In Las Vegas, the city of slot machines and roulette wheels, visitors often depend on good luck to win the day. At least two pilgrims to Vegas, Louisiana state troopers Thurman D. Miller and Alexandr Nezgodinsky, can claim that the Lady Luck was them as they trotted off to the gambling mecca on the taxpayers’ dime.

Miller and Nezgodinsky were among several troopers who took a side trip to Vegas as they drove to a law enforcement convention in San Diego last year, charging the state thousands of dollars in overtime, as well as billing taxpayers for meals and lodging, during the detour.

Fortune often favors the bold, as the aftermath of this public scandal makes clear. Longtime State Police Superintendent Mike Edmonson lost his job when the scandal came to light, retiring after Gov. John Bel Edwards ordered an audit of the agency’s travel spending.

But Miller and Nezgodinsky have apparently fared much better, getting off with a slap on the wrist for sticking taxpayers with the bill — and lots of extra pay — for what was essentially a vacation trip. The two got letters of reprimand and counseling — yes, counseling — for their part in the scam, but they didn’t lose their jobs.

Miller, who as an officer of the law is supposed to be discouraging wrongdoing, not committing it, claimed to have logged 88 straight hours of work, including 56 hours of overtime, during the trip last October. “These hours included time that you engaged in activities such as sleeping and sightseeing,” an officer noted in Miller’s letter of reprimand. Miller wrote the state a $1,000 check to cover the improper overtime, as well as meal charges from the side trip. That happened, of course, only after the Vegas boondoggle became public.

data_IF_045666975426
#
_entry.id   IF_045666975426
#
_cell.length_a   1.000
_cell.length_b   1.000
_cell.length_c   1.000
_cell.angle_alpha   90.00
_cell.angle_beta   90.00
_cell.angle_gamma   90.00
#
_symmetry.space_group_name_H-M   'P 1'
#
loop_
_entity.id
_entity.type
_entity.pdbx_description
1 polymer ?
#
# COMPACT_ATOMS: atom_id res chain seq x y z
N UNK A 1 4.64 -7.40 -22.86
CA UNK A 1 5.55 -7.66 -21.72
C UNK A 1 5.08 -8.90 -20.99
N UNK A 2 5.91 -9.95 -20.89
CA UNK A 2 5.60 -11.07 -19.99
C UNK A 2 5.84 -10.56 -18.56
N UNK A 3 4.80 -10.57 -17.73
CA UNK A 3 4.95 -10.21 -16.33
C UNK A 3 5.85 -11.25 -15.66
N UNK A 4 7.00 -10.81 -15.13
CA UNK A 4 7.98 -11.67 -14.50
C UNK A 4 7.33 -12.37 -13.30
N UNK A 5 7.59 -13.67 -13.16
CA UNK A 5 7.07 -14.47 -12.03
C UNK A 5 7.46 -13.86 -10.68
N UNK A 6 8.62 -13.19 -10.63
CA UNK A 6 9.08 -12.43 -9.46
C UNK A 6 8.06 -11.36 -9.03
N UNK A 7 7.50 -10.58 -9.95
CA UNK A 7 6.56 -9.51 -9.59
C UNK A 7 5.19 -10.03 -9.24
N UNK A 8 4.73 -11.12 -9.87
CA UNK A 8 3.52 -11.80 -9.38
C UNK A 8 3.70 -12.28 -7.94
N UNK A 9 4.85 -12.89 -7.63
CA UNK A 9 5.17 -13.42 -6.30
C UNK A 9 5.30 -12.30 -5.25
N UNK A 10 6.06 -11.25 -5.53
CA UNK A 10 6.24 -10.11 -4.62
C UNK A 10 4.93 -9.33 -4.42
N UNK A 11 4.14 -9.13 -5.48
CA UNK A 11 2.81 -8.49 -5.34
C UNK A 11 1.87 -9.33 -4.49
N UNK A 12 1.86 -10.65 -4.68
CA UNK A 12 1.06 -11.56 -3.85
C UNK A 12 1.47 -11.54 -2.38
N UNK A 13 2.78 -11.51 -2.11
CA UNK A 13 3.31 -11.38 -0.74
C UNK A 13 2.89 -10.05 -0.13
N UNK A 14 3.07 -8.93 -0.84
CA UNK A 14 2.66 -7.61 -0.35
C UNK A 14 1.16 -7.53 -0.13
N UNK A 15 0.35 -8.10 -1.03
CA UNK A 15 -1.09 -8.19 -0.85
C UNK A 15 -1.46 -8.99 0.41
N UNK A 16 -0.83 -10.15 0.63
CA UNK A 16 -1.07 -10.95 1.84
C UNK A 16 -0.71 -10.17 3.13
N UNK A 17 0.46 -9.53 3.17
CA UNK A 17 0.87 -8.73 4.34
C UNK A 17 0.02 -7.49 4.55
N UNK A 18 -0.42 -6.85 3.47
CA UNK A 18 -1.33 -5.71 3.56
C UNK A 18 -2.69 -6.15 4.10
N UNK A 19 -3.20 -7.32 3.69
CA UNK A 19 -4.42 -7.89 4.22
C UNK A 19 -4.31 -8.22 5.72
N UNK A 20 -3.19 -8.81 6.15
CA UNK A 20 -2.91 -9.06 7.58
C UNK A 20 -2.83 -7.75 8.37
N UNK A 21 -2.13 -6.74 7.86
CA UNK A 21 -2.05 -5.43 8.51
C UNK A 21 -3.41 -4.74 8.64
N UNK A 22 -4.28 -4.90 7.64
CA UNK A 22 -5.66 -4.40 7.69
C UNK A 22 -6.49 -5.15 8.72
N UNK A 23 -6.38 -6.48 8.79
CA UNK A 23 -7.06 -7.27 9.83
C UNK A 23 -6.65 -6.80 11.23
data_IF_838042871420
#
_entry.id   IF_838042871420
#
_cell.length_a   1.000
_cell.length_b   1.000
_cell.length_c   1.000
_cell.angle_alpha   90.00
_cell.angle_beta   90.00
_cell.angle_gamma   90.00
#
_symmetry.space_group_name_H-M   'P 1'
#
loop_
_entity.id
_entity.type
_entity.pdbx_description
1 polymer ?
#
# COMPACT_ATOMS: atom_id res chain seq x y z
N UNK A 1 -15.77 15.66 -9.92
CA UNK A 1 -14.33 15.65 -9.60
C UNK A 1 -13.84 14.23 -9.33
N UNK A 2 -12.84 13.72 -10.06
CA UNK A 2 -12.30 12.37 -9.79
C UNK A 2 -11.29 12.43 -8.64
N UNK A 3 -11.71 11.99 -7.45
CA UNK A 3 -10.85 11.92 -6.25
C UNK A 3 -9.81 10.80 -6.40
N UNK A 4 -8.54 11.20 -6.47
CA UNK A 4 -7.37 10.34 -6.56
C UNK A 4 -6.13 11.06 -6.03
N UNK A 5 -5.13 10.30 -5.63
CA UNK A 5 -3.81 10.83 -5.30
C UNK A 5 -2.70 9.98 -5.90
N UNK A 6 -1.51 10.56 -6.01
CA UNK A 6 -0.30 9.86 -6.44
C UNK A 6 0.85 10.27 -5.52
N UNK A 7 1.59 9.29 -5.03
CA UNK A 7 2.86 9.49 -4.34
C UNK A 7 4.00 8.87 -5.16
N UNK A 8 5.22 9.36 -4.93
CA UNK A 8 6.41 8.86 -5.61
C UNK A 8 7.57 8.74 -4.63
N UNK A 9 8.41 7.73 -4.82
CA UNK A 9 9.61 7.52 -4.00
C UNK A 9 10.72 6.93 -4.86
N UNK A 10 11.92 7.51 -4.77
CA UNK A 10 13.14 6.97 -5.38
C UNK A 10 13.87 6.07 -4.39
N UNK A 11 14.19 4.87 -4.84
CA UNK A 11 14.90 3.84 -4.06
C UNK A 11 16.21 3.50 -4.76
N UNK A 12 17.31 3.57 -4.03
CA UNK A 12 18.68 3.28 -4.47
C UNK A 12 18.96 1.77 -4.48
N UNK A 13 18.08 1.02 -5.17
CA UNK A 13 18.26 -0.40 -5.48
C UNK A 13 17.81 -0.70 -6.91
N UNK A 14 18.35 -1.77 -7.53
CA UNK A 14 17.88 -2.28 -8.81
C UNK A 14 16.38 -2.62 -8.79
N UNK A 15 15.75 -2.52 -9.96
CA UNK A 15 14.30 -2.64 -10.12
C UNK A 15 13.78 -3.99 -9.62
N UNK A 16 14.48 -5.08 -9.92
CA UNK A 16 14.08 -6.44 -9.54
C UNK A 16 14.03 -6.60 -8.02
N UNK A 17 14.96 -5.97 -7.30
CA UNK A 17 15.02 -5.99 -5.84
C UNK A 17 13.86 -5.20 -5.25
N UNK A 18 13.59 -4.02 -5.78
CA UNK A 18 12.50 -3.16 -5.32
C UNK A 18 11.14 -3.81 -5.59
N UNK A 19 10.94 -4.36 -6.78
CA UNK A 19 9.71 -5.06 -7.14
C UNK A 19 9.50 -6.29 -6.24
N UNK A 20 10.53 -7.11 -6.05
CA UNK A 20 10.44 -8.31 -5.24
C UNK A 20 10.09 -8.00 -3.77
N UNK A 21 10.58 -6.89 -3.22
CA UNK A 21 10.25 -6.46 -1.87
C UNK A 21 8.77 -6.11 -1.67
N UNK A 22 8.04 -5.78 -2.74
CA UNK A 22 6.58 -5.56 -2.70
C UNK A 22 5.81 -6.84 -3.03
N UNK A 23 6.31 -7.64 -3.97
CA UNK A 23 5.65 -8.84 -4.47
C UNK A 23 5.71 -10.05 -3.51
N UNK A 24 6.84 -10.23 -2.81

An investigation of the trip is ongoing, and possible disciplinary action against other troopers is pending. But strangely, none of the text messages troopers sent during the trip are still around. The public has been left to draw its own conclusions about whether their deletion, which is essentially the destruction of a public document, was part of a cover-up.

Agency records still around suggest that whooping it up at public expense is something of a State Police tradition. An Advocate review of other travel documents showed that troopers also improperly charged the state for dozens of hours of overtime while attending a professional convention in 2014.

Col. Kevin Reeves, who replaced Edmonson, was supposed to clean up such abuses. The light discipline for Miller and Nezgodinsky doesn’t suggest the agency’s new broom is making much of a sweep.

Miller and Nezgodinsky can count themselves lucky for keeping their badges. But the taxpayers who depend on public integrity of law enforcement officers have rolled a pair of snake eyes.